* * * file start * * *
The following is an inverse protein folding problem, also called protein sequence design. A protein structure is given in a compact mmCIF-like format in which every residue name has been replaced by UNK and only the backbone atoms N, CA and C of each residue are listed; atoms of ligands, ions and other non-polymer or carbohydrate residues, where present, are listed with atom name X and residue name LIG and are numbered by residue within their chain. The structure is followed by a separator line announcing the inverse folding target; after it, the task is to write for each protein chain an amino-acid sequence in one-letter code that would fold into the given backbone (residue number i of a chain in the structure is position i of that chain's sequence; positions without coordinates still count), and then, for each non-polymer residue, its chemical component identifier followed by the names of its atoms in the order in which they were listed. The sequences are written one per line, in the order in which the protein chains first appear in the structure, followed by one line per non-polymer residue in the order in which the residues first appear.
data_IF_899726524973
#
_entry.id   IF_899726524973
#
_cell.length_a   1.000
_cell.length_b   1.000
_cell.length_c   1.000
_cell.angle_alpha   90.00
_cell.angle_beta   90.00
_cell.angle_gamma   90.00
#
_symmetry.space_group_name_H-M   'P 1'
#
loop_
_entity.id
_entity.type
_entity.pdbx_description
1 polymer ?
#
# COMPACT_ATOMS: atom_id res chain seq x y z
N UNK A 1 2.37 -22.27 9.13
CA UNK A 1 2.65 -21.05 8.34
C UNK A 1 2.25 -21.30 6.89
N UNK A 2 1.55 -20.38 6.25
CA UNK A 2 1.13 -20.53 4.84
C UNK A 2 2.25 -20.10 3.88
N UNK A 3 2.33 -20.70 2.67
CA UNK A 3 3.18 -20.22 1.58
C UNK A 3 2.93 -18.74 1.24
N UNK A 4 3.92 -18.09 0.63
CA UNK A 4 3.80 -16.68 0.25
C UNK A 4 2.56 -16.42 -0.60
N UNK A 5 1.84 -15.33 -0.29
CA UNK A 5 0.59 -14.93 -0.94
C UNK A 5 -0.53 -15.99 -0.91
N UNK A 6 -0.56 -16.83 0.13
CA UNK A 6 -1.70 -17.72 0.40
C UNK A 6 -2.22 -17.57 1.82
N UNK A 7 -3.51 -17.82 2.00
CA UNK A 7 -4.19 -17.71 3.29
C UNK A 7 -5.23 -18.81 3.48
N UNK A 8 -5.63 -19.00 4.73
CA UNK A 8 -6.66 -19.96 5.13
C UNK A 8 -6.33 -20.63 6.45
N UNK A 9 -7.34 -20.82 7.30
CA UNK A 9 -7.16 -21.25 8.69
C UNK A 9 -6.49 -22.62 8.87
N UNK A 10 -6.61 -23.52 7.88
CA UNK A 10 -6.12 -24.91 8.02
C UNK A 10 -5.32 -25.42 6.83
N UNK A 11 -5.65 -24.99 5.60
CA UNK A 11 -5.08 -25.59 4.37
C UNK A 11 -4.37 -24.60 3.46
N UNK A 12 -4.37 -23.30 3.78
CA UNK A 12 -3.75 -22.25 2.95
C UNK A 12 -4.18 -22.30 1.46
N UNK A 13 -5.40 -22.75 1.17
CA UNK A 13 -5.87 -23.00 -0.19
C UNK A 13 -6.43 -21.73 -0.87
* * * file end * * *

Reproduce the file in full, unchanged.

The following is an inverse protein folding problem, also called protein sequence design. A protein structure is given in a compact mmCIF-like format in which every residue name has been replaced by UNK and only the backbone atoms N, CA and C of each residue are listed; atoms of ligands, ions and other non-polymer or carbohydrate residues, where present, are listed with atom name X and residue name LIG and are numbered by residue within their chain. The structure is followed by a separator line announcing the inverse folding target; after it, the task is to write for each protein chain an amino-acid sequence in one-letter code that would fold into the given backbone (residue number i of a chain in the structure is position i of that chain's sequence; positions without coordinates still count), and then, for each non-polymer residue, its chemical component identifier followed by the names of its atoms in the order in which they were listed. The sequences are written one per line, in the order in which the protein chains first appear in the structure, followed by one line per non-polymer residue in the order in which the residues first appear.
data_IF_899726524973
#
_entry.id   IF_899726524973
#
_cell.length_a   1.000
_cell.length_b   1.000
_cell.length_c   1.000
_cell.angle_alpha   90.00
_cell.angle_beta   90.00
_cell.angle_gamma   90.00
#
_symmetry.space_group_name_H-M   'P 1'
#
loop_
_entity.id
_entity.type
_entity.pdbx_description
1 polymer ?
#
# COMPACT_ATOMS: atom_id res chain seq x y z
N UNK A 1 2.37 -22.27 9.13
CA UNK A 1 2.65 -21.05 8.34
C UNK A 1 2.25 -21.30 6.89
N UNK A 2 1.55 -20.38 6.25
CA UNK A 2 1.13 -20.53 4.84
C UNK A 2 2.25 -20.10 3.88
N UNK A 3 2.33 -20.70 2.67
CA UNK A 3 3.18 -20.22 1.58
C UNK A 3 2.93 -18.74 1.24
N UNK A 4 3.92 -18.09 0.63
CA UNK A 4 3.80 -16.68 0.25
C UNK A 4 2.56 -16.42 -0.60
N UNK A 5 1.84 -15.33 -0.29
CA UNK A 5 0.59 -14.93 -0.94
C UNK A 5 -0.53 -15.99 -0.91
N UNK A 6 -0.56 -16.83 0.13
CA UNK A 6 -1.70 -17.72 0.40
C UNK A 6 -2.22 -17.57 1.82
N UNK A 7 -3.51 -17.82 2.00
CA UNK A 7 -4.19 -17.71 3.29
C UNK A 7 -5.23 -18.81 3.48
N UNK A 8 -5.63 -19.00 4.73
CA UNK A 8 -6.66 -19.96 5.13
C UNK A 8 -6.33 -20.63 6.45
N UNK A 9 -7.34 -20.82 7.30
CA UNK A 9 -7.16 -21.25 8.69
C UNK A 9 -6.49 -22.62 8.87
N UNK A 10 -6.61 -23.52 7.88
CA UNK A 10 -6.12 -24.91 8.02
C UNK A 10 -5.32 -25.42 6.83
N UNK A 11 -5.65 -24.99 5.60
CA UNK A 11 -5.08 -25.59 4.37
C UNK A 11 -4.37 -24.60 3.46
N UNK A 12 -4.37 -23.30 3.78
CA UNK A 12 -3.75 -22.25 2.95
C UNK A 12 -4.18 -22.30 1.46
N UNK A 13 -5.40 -22.75 1.17
CA UNK A 13 -5.87 -23.00 -0.19
C UNK A 13 -6.43 -21.73 -0.87